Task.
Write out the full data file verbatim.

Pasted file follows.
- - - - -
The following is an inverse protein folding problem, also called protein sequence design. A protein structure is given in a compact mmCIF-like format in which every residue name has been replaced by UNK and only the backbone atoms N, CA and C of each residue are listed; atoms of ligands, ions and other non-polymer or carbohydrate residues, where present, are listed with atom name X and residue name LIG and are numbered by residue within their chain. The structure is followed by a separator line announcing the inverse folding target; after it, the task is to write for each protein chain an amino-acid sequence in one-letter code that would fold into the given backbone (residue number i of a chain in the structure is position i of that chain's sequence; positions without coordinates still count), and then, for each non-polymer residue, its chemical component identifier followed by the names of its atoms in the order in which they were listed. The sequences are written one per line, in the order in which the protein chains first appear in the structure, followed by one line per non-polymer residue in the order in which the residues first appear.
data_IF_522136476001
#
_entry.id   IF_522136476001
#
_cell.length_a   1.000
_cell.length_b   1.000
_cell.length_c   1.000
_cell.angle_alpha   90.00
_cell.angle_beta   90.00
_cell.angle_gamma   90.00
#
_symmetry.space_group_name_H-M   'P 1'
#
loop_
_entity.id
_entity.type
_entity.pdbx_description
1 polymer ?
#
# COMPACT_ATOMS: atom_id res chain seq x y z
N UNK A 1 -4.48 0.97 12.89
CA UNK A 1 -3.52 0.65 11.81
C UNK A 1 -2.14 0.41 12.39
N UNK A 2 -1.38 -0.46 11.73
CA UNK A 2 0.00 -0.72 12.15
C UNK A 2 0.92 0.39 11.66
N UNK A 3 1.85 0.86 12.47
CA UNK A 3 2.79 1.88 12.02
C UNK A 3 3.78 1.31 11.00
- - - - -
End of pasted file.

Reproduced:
The following is an inverse protein folding problem, also called protein sequence design. A protein structure is given in a compact mmCIF-like format in which every residue name has been replaced by UNK and only the backbone atoms N, CA and C of each residue are listed; atoms of ligands, ions and other non-polymer or carbohydrate residues, where present, are listed with atom name X and residue name LIG and are numbered by residue within their chain. The structure is followed by a separator line announcing the inverse folding target; after it, the task is to write for each protein chain an amino-acid sequence in one-letter code that would fold into the given backbone (residue number i of a chain in the structure is position i of that chain's sequence; positions without coordinates still count), and then, for each non-polymer residue, its chemical component identifier followed by the names of its atoms in the order in which they were listed. The sequences are written one per line, in the order in which the protein chains first appear in the structure, followed by one line per non-polymer residue in the order in which the residues first appear.
data_IF_522136476001
#
_entry.id   IF_522136476001
#
_cell.length_a   1.000
_cell.length_b   1.000
_cell.length_c   1.000
_cell.angle_alpha   90.00
_cell.angle_beta   90.00
_cell.angle_gamma   90.00
#
_symmetry.space_group_name_H-M   'P 1'
#
loop_
_entity.id
_entity.type
_entity.pdbx_description
1 polymer ?
#
# COMPACT_ATOMS: atom_id res chain seq x y z
N UNK A 1 -4.48 0.97 12.89
CA UNK A 1 -3.52 0.65 11.81
C UNK A 1 -2.14 0.41 12.39
N UNK A 2 -1.38 -0.46 11.73
CA UNK A 2 0.00 -0.72 12.15
C UNK A 2 0.92 0.39 11.66
N UNK A 3 1.85 0.86 12.47
CA UNK A 3 2.79 1.88 12.02
C UNK A 3 3.78 1.31 11.00